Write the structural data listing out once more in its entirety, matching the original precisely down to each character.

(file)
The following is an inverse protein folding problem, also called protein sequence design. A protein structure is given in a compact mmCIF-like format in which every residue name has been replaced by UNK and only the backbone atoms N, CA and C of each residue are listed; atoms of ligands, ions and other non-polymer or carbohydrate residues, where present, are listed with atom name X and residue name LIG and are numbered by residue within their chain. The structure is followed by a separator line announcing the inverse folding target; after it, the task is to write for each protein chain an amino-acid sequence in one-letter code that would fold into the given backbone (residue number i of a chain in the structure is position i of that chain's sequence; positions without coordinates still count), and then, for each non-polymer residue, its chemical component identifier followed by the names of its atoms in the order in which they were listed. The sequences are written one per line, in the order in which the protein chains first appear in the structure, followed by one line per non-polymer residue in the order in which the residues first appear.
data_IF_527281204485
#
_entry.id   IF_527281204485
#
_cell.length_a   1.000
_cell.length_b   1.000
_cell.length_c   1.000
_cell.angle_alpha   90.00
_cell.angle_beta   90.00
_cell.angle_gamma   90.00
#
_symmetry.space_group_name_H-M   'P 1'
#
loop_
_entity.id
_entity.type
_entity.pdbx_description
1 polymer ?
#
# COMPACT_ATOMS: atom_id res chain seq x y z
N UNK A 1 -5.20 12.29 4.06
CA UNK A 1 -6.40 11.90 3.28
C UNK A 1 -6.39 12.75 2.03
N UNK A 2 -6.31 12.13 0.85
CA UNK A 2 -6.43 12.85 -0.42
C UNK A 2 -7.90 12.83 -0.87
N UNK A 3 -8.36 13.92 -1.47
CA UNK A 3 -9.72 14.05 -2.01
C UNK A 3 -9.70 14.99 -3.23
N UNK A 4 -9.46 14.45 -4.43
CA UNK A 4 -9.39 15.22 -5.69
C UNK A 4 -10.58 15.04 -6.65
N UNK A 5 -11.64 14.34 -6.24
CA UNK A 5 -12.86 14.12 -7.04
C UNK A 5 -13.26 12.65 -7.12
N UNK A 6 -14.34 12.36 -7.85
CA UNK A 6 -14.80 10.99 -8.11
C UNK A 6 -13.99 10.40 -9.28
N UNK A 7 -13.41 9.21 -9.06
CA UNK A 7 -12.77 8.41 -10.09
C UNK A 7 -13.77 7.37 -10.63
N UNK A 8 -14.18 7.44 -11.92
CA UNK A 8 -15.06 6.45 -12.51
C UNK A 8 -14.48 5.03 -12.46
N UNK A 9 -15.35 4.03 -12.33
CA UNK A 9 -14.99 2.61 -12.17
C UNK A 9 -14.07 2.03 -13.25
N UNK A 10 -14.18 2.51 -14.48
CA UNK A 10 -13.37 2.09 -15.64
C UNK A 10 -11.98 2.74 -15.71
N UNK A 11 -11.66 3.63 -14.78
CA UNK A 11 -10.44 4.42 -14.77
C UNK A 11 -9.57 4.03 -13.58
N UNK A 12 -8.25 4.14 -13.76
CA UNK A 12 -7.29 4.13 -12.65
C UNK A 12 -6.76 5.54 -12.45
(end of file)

The following is an inverse protein folding problem, also called protein sequence design. A protein structure is given in a compact mmCIF-like format in which every residue name has been replaced by UNK and only the backbone atoms N, CA and C of each residue are listed; atoms of ligands, ions and other non-polymer or carbohydrate residues, where present, are listed with atom name X and residue name LIG and are numbered by residue within their chain. The structure is followed by a separator line announcing the inverse folding target; after it, the task is to write for each protein chain an amino-acid sequence in one-letter code that would fold into the given backbone (residue number i of a chain in the structure is position i of that chain's sequence; positions without coordinates still count), and then, for each non-polymer residue, its chemical component identifier followed by the names of its atoms in the order in which they were listed. The sequences are written one per line, in the order in which the protein chains first appear in the structure, followed by one line per non-polymer residue in the order in which the residues first appear.
data_IF_527281204485
#
_entry.id   IF_527281204485
#
_cell.length_a   1.000
_cell.length_b   1.000
_cell.length_c   1.000
_cell.angle_alpha   90.00
_cell.angle_beta   90.00
_cell.angle_gamma   90.00
#
_symmetry.space_group_name_H-M   'P 1'
#
loop_
_entity.id
_entity.type
_entity.pdbx_description
1 polymer ?
#
# COMPACT_ATOMS: atom_id res chain seq x y z
N UNK A 1 -5.20 12.29 4.06
CA UNK A 1 -6.40 11.90 3.28
C UNK A 1 -6.39 12.75 2.03
N UNK A 2 -6.31 12.13 0.85
CA UNK A 2 -6.43 12.85 -0.42
C UNK A 2 -7.90 12.83 -0.87
N UNK A 3 -8.36 13.92 -1.47
CA UNK A 3 -9.72 14.05 -2.01
C UNK A 3 -9.70 14.99 -3.23
N UNK A 4 -9.46 14.45 -4.43
CA UNK A 4 -9.39 15.22 -5.69
C UNK A 4 -10.58 15.04 -6.65
N UNK A 5 -11.64 14.34 -6.24
CA UNK A 5 -12.86 14.12 -7.04
C UNK A 5 -13.26 12.65 -7.12
N UNK A 6 -14.34 12.36 -7.85
CA UNK A 6 -14.80 10.99 -8.11
C UNK A 6 -13.99 10.40 -9.28
N UNK A 7 -13.41 9.21 -9.06
CA UNK A 7 -12.77 8.41 -10.09
C UNK A 7 -13.77 7.37 -10.63
N UNK A 8 -14.18 7.44 -11.92
CA UNK A 8 -15.06 6.45 -12.51
C UNK A 8 -14.48 5.03 -12.46
N UNK A 9 -15.35 4.03 -12.33
CA UNK A 9 -14.99 2.61 -12.17
C UNK A 9 -14.07 2.03 -13.25
N UNK A 10 -14.18 2.51 -14.48
CA UNK A 10 -13.37 2.09 -15.64
C UNK A 10 -11.98 2.74 -15.71
N UNK A 11 -11.66 3.63 -14.78
CA UNK A 11 -10.44 4.42 -14.77
C UNK A 11 -9.57 4.03 -13.58
N UNK A 12 -8.25 4.14 -13.76
CA UNK A 12 -7.29 4.13 -12.65
C UNK A 12 -6.76 5.54 -12.45